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How to Win (Online) Friends and Influence People (on Social Media)

Elliot Rysenbry

(Much like a rocket launch, getting off the ground online requires preparation.)

So it’s time to launch that awesome campaign. You’ve set your goals (goals that have nothing to do with going viral), and you’re about to kick off something awesome. Maybe you’re saving the whales. Maybe you’re saving the people who are saving the whales. Who knows. The point is, you’ve got something amazing that you want to do that shares your story with the world, and calls on people to act.

Unfortunately, when it comes to virtually everything online, the maxim “build it and they will come” does not apply in the slightest. You’ve got to build it, and while you do, spread the word far and wide. The earlier you start this process the better.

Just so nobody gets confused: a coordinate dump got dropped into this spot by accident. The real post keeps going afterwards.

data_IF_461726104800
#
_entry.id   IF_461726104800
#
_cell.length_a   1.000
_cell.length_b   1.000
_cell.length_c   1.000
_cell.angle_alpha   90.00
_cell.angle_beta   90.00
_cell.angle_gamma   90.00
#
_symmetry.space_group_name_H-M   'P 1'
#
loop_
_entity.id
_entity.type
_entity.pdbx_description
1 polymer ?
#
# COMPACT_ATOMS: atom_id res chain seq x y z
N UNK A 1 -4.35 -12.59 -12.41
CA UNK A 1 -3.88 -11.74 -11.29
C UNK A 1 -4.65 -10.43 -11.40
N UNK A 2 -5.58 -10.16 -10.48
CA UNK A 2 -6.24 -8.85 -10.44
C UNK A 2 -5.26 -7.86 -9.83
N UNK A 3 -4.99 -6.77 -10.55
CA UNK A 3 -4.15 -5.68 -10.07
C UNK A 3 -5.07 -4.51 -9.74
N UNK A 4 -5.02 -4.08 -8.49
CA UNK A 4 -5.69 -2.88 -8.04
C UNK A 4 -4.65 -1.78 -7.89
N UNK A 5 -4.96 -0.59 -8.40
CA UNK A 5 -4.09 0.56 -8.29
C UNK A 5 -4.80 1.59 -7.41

This blog post is going to teach you how to find and befriend some influencers, and then ask them to share or write about your campaign. We’re assuming that you want to create some buzz at a certain time in a certain target audience.

Let’s get to it.


The Influencers

No matter your cause, there’s going to be some people out there who tend to be at the centre of affairs. These people are known as influencers, and from this point on it’s your goal to make them your best friends. Of course, you’ll need to figure out who these folks are before you start your courtship.

Generally, these are people who:

  • Post a lot about your cause using related content and hashtags (hint: you can use those to help find them).